This was just going to be a short blog entry but it’s got a little out of hand.
I studied human geography and as part of that I looked at anarchist geographies. Naturally enough Élisée Reclus turned up and so I knew of him and liked his work. The other day I was walking in the 7th arrondissement and I found myself on the Avenue Élisée Reclus.
You’ll see that the explanation of his past is given as a “geographer”. He was quite a geographer and is rightly acknowledged as such but his important role as an anarchist philosopher is not recognised, at least not on this sign.
Since I’m here in Paris and I regard anarchism as the most advanced and mature mechanism of organising society, in theory at least since anarchist communes are hard to find where they are not continually harassed by the forces of the systems that they reject, then I thought I ought to at least write something, for my own edification if nothing else.
So, Élisée then. He was born in 1830 in Sainte-Foy-la-Grande, a town to the east of Bordeaux. His father was a Calvinist pastor who, given his perhaps more mystical leanings, shortly afterwards, renounced his official pastor’s position and chose to live off the charity and generosity of his congregation in Orthez.
Given this rather precarious position, Élisée was shipped off to his grandparents where he lived until he was eight. He then lived with his parents again until he was sent off to study with the Moravians, a Protestant community in Neuwied, Germany.
And here I start to take a diversion for a short while, since there are interesting precursors to the modern anarchist tradition to be found among religious communities if not, generally, among the more “organised” religions.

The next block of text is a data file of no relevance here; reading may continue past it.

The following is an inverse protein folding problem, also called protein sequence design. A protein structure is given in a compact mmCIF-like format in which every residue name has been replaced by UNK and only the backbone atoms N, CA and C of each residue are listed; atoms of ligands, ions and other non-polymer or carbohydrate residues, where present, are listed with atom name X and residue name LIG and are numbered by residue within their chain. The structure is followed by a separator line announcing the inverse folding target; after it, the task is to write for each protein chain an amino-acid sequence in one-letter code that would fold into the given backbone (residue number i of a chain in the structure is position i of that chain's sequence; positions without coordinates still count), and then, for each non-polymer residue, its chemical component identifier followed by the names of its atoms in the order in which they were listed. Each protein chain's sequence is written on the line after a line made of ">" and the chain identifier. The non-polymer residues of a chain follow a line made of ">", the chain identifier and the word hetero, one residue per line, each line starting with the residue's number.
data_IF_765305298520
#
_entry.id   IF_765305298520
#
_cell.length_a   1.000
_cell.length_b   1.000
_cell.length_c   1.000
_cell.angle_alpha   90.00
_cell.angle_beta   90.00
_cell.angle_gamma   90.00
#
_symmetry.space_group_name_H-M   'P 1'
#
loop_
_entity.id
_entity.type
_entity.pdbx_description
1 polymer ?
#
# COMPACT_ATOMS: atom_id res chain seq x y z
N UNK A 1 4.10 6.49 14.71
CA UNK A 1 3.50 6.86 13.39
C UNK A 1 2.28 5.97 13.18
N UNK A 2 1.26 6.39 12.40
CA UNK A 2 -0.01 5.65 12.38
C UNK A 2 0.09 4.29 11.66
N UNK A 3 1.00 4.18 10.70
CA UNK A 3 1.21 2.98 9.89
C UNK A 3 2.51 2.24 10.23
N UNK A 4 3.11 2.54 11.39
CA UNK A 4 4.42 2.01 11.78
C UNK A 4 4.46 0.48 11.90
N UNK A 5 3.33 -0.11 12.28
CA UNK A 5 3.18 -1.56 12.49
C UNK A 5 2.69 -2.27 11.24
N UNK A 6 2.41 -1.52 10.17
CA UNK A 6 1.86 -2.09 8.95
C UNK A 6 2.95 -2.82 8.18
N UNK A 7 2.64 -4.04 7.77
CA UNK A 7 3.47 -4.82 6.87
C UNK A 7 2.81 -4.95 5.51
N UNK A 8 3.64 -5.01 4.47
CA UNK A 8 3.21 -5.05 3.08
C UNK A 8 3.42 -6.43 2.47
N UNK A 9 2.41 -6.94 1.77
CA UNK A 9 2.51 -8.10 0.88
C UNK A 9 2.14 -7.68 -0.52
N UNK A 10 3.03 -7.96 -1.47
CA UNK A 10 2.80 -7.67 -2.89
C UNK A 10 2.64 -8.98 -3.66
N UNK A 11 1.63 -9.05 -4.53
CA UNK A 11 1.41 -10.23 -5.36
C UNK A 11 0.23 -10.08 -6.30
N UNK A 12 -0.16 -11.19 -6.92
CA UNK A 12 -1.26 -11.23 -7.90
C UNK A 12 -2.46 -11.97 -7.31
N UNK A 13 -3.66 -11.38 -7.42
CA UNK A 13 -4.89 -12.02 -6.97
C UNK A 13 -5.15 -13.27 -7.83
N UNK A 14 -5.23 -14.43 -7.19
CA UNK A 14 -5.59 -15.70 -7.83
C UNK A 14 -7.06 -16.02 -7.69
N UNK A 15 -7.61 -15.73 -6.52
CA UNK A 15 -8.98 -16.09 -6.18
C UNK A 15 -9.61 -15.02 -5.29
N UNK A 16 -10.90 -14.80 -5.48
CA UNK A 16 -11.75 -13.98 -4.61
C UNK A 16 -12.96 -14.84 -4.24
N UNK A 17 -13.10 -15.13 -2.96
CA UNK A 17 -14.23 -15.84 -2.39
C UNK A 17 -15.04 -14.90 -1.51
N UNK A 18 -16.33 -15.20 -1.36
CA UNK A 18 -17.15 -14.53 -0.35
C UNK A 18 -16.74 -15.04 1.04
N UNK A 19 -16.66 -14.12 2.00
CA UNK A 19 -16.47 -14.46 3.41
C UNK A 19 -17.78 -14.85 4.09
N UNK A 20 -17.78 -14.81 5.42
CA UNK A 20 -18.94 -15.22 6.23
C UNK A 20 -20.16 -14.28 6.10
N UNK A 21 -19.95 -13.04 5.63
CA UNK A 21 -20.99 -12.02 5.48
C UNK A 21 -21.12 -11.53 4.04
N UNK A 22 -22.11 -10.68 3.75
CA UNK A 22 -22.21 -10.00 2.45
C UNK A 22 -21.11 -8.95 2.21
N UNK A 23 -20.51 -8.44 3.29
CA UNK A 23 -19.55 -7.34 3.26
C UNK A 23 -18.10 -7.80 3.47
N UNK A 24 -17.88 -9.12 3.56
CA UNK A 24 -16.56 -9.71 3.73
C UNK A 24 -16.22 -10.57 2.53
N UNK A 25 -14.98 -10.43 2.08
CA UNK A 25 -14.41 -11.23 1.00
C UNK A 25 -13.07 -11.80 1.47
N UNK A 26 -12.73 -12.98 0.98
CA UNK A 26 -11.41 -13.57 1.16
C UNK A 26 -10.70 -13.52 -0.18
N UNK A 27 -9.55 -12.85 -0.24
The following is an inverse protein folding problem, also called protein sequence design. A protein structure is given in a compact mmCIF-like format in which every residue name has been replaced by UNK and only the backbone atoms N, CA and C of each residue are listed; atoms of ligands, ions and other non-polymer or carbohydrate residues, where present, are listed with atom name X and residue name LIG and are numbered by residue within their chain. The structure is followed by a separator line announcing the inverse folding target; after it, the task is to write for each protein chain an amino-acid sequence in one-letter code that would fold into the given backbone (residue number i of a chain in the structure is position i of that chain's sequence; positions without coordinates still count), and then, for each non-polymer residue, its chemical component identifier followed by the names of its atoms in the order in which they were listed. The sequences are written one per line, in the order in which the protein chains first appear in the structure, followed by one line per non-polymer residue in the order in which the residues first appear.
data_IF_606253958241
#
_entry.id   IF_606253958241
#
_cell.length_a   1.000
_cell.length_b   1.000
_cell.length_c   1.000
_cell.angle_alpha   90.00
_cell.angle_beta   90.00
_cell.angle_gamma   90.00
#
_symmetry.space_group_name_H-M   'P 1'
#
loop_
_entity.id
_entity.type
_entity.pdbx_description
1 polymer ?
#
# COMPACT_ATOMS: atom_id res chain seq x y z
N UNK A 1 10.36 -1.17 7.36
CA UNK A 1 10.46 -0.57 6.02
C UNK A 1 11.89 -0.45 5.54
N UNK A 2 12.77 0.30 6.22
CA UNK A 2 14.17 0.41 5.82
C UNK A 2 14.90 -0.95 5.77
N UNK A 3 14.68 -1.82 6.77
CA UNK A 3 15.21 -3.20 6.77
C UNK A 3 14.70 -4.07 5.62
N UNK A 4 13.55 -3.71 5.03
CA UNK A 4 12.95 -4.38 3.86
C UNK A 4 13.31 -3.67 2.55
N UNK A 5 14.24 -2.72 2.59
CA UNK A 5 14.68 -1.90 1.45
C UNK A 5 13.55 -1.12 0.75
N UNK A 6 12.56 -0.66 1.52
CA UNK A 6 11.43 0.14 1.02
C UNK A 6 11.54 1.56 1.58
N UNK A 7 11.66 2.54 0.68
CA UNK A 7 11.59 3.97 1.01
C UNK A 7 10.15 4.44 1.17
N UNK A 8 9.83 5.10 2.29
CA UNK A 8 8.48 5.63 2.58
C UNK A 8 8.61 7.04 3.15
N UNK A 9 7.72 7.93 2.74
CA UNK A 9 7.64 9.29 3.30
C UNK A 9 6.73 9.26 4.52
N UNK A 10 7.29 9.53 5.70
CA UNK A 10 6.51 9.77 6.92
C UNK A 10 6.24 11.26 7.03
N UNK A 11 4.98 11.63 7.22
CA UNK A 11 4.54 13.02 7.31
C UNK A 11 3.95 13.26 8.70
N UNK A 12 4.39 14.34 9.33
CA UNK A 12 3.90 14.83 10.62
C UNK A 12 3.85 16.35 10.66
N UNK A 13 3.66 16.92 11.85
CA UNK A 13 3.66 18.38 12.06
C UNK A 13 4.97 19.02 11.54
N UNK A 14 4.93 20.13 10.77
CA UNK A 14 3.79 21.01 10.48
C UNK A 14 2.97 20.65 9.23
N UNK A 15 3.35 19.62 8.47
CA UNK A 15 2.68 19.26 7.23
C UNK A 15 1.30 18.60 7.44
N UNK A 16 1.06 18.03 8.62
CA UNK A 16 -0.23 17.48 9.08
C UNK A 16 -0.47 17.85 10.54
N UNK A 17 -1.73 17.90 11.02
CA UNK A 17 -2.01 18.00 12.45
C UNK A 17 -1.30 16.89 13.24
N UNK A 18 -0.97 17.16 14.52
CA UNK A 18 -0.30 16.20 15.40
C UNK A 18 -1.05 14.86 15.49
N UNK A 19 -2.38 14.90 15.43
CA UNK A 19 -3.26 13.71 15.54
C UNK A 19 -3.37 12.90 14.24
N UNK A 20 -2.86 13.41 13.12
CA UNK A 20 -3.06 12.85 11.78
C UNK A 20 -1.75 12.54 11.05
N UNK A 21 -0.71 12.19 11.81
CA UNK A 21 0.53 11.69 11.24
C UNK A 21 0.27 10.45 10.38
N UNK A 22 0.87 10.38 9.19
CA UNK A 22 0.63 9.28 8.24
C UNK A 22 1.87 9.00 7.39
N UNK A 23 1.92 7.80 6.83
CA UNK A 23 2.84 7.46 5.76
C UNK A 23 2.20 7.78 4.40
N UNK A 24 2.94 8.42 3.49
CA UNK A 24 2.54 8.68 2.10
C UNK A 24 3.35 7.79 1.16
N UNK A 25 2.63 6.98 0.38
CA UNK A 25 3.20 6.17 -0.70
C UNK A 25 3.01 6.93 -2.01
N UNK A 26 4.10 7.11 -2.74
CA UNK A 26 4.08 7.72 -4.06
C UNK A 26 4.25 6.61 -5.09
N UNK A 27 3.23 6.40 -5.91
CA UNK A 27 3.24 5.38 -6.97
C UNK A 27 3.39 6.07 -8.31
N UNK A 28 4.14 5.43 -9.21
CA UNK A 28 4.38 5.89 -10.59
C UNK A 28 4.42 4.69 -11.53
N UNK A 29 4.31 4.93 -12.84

Around the time of the English Civil War [in the middle of the 1600s, but of course you knew that], there was, as you would expect, a fair degree of civil unrest. This wasn’t just in Britain but across Europe. To be honest, there had been a fair amount of unrest for years and years but hey ho, the main groups I’m highlighting turned up around now. Out of these times such groups as the Diggers, the Levellers, the Puritans, the Anabaptists, the Ranters and the rather marvellously named Grindletonians appeared.
All of these different factions had their roots in Protestantism, the church that was also associated with the Calvinists and the Moravians which so influenced Reclus in his early years.
Some of these groups were focussed on the responsibility of the individual and some, particularly in the case of the Diggers and the Levellers, were interested in political activities as well as religious ones. The Levellers were so called because of their interest in the “levelling” the hedges planted during the land enclosures and the Diggers were pretty much agrarian communists.
There was a fair degree of millenarian thinking behind these movements and often some xenophobic utopianism in there too. Just for good measure. As you do. The English movements believed that, prior to the Norman Conquest, England was a peaceful idyll in which everyone had lived happily and Johnny Bloody Foreigner had corrupted us. [This may not have been the language that was used at the time]. There was also the more traditional language of “the Fall” of Adam and Eve, used to express the perfect state of humankind and which was being strived for again by the believers of some sects, such as the Adamites, a Northern European sect of stern stuff who practiced religious naturism. Either way, these groups no longer believed in being subservient to the earthly powers, whether it be the government or the church [often entwined], that appeared to be ranged against the group’s own interests and struggled for their own independence and philosophy of life.
For more on Millenarian movements I can only recommend that you read Norman Cohn’s book “The Pursuit of the Millennium: Revolutionary Millenarians and Mystical Anarchists of the Middle Ages”. I accept that the title is somewhat dry but the book is a marvellously fascinating read.